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Aloe vera farming wipes pastoralists tears of loss

MONEY & MARKET
By Bakari Angela | June 15th 2021

Members of Nalapatui Group in Turkana West, Turkana County who have tapped into aloe products enabling them to support their families away from livestock keeping.[Bakari Angela]

For years many pastoralists in remote villages in Turkana West Sub-county have been subjected to abject poverty and starvation due to perennial drought and banditry attacks.

Efforts to introduce rainfed farming to address vulnerability and eliminate reliance on relief food have further proved unreliable.

However, Kenya Forestry Research Institute (KEFRI) and other non-governmental organisations have given the residents a reason to smile following the production of aloe vera products.

Edward Samal is one of the pastoralists who, after losing his livestock to bandits and drought, grabbed the opportunity to make money through the sale of Aloe turkanensis.

Together with 29 other members of the Nalapatui Community Based Natural Resource management committee, they harvest Aloe turkanensis to extract the sap, mix it with chemicals to make liquid and solid soap, as well shampoo.

“As much as our main goal is to earn income, we want to conserve the plant from extinction. We have Kakuma Tree Nursery where we specifically propagate aloe and transplant them on our farm,” he says.

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The group harvests Aloe turkanensis, which they locally call Echuchuka, from a nearby lush green natural forest that has different species of indigenous trees.

Samal said Turkana County’s Directorate of Natural Resources trained them on how to conserve the aloe vera species after harvesting to protect them from extinction.

Each member is well versed with the process of making products, and there is a readily available manual with guidelines on the process of harvesting the crop, extracting raw materials and measurement of the different ingredients.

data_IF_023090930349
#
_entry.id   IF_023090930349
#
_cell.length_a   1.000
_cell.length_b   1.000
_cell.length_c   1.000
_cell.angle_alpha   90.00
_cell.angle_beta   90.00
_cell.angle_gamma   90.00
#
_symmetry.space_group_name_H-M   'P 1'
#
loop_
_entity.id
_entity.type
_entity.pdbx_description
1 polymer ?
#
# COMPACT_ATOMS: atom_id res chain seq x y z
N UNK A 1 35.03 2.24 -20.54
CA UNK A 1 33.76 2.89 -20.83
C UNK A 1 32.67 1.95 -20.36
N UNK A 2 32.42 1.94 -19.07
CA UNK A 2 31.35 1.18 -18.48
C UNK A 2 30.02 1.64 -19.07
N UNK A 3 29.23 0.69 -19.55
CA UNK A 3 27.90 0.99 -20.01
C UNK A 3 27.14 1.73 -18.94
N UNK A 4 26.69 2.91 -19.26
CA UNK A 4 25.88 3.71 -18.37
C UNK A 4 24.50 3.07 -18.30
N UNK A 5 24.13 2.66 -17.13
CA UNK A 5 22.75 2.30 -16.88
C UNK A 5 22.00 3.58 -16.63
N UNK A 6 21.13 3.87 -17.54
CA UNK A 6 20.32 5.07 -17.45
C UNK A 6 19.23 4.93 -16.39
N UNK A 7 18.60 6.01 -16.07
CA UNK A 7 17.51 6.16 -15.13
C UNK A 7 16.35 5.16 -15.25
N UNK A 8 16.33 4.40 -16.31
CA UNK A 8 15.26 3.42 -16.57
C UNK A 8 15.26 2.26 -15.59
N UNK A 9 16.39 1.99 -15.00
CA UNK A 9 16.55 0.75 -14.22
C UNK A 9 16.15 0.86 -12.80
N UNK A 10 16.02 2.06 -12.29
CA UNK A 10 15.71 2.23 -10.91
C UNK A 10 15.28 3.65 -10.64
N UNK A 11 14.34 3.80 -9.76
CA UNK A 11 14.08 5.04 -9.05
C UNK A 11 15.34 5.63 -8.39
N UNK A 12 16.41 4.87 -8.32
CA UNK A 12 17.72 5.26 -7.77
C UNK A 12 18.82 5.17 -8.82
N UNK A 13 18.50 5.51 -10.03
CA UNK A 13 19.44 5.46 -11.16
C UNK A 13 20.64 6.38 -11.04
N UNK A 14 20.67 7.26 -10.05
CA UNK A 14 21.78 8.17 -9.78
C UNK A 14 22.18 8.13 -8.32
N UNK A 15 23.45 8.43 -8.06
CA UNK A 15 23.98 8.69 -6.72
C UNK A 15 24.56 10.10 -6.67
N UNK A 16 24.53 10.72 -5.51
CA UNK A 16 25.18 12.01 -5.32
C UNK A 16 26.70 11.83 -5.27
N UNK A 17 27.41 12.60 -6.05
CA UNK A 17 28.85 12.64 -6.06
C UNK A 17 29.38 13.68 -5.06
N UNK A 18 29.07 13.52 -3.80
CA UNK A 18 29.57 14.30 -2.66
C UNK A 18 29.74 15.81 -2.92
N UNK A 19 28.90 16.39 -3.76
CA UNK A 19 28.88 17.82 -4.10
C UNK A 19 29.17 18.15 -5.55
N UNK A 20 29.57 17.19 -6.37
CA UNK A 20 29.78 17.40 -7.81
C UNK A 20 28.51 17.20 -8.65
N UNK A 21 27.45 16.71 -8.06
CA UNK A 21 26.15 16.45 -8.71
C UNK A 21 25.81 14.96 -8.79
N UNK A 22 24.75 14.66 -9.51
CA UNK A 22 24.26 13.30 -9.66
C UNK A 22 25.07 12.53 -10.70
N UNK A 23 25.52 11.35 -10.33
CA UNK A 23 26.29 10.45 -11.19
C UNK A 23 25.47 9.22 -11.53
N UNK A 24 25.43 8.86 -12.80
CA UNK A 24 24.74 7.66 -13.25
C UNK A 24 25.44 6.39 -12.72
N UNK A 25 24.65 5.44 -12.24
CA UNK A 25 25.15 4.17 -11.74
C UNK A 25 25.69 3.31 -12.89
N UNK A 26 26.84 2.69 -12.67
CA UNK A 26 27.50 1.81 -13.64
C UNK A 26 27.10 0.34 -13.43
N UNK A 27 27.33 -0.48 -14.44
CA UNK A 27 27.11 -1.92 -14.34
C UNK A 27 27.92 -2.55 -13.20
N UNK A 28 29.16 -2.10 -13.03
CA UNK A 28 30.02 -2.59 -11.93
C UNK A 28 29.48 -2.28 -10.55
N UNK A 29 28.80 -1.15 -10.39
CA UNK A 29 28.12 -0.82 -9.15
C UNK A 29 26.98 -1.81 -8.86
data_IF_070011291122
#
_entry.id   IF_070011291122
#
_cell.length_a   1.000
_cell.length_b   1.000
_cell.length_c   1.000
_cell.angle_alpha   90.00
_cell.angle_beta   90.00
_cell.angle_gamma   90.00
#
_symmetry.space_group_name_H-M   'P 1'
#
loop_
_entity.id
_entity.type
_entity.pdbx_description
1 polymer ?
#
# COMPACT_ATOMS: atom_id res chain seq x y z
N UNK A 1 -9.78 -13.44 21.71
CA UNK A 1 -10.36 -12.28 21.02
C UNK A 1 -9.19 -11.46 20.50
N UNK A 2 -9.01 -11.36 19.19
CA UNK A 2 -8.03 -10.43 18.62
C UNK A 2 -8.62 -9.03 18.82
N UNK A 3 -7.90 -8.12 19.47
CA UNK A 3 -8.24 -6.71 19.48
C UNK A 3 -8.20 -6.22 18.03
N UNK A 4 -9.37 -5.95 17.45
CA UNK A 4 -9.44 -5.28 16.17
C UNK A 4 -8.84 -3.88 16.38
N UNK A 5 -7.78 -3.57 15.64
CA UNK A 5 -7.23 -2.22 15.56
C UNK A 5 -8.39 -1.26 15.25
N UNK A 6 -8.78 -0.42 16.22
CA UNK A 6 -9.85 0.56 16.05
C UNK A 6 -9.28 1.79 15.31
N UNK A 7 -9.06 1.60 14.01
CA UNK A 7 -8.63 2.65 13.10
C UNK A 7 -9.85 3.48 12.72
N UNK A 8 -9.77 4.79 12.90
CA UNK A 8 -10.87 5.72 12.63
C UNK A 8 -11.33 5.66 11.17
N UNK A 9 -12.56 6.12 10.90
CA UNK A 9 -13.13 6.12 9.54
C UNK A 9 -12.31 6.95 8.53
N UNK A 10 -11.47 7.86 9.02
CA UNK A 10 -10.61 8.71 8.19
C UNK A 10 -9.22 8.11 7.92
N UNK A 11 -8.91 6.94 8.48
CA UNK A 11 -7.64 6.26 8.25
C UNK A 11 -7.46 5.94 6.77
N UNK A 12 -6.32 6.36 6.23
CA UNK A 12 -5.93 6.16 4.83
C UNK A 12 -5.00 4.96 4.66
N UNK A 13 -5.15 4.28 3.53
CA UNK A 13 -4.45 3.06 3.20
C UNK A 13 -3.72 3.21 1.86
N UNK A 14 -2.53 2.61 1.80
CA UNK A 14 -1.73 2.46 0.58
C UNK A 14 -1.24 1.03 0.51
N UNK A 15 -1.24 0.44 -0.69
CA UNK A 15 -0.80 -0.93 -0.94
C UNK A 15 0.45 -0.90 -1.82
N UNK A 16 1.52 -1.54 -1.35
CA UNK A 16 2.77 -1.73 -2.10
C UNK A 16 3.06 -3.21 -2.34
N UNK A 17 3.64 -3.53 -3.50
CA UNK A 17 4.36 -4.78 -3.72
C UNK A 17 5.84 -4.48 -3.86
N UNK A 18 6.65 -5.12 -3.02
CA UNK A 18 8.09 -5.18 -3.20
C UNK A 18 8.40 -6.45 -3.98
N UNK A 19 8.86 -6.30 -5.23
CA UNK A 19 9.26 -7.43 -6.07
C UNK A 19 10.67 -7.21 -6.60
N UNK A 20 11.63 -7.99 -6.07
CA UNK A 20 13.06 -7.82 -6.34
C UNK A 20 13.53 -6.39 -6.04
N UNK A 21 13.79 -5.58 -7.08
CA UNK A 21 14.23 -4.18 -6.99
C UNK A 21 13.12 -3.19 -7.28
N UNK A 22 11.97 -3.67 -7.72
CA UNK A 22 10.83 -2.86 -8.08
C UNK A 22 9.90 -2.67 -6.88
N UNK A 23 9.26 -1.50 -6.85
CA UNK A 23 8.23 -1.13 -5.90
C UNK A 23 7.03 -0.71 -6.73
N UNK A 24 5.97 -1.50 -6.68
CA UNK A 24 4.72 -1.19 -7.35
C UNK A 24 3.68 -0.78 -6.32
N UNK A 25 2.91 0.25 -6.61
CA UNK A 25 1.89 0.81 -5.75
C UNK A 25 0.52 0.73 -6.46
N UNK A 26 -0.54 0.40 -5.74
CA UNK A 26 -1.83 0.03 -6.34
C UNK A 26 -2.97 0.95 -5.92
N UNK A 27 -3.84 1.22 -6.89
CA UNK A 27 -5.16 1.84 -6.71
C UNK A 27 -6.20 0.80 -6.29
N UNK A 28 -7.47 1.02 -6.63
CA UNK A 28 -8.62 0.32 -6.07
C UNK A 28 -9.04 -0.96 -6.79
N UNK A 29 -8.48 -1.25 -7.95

Affordable products

Samal said the soaps from their aloe vera were the most sought after in Kakuma Town, Kakuma Refugee Camp, Kalobeyei Integrated Settlement and Lokichoggio Town because they last longer and are more affordable compared to those sourced from Nairobi, Mombasa, Eldoret or Kitale.

The solid soap goes for Sh50, a litre of soap and shampoo at Sh200. Their affordability has made aloe products popular in the village and the nearest centre, Kalobeyei.

Each member is a salesperson who banks on small groupings and local administrators to market and sell the products.

The group is seeking to expand its market to Lodwar and each of the sub-counties in the county.

Members of Nalapatui Group in Turkana West, Turkana County who have tapped into aloe products enabling them to support their families away from livestock keeping.[Bakari Angela]

“I don’t regret joining the group. The proceeds have helped me establish a kiosk in the village, where I sell the products to residents,” Samal said.

Boaz Ekiru, the sub-county natural resource officer, noted that besides medicinal value, the villagers had taken a responsibility to conserve the plant for its aesthetic value besides preventing soil erosion.

“With increased income, the group has embraced sustainable utilisation through conservation of the environment,” he said.

Jesse Owino, a scientist from KEFRI, said aloe gel or aloe gum demand was on the rise globally, especially in cosmetic industries.

Dr Owino said enterprises relying on Aloe turkananensis business in Turkana County needed to be supported to have easy access to raw materials for making various aloe products to boost income generation.

He, however, noted that despite the species being in remote and isolated areas, aloes, like all plants in the region, had been affected by increased human population coupled with commercial exploitation.

“The projection is that aloes are generally on the decline in the county, as they are being over-harvested by unscrupulous business people and is thus an endangered species,” Owino said.

He suggested that Turkana gets a framework on aloe vera management that must be adhered to during utilisation.

This, he said, would be achieved through the formation of Aloe Management Units spearheaded by the Kenya Wildlife Service.

Another scientist, Patrick Mwenja, said there was need for expansion of the existing commercial plantations if the community was to reap benefits from the sale of the aloe gel.

Nanaam village is said to have 10 acres, Napopongoit village 12, Letea six and a half acres while Oropoi has three and a half acres of aloe.

Turkana Bio Aloe Organisation was reviving Kalemngorok group to produce aloe gum for sale at Sh100 per kilogramme, with three harvests annually.

Already the women-owned group is producing aloe herbal soaps, aloe special multi-purpose detergents and aloe sanitisers.

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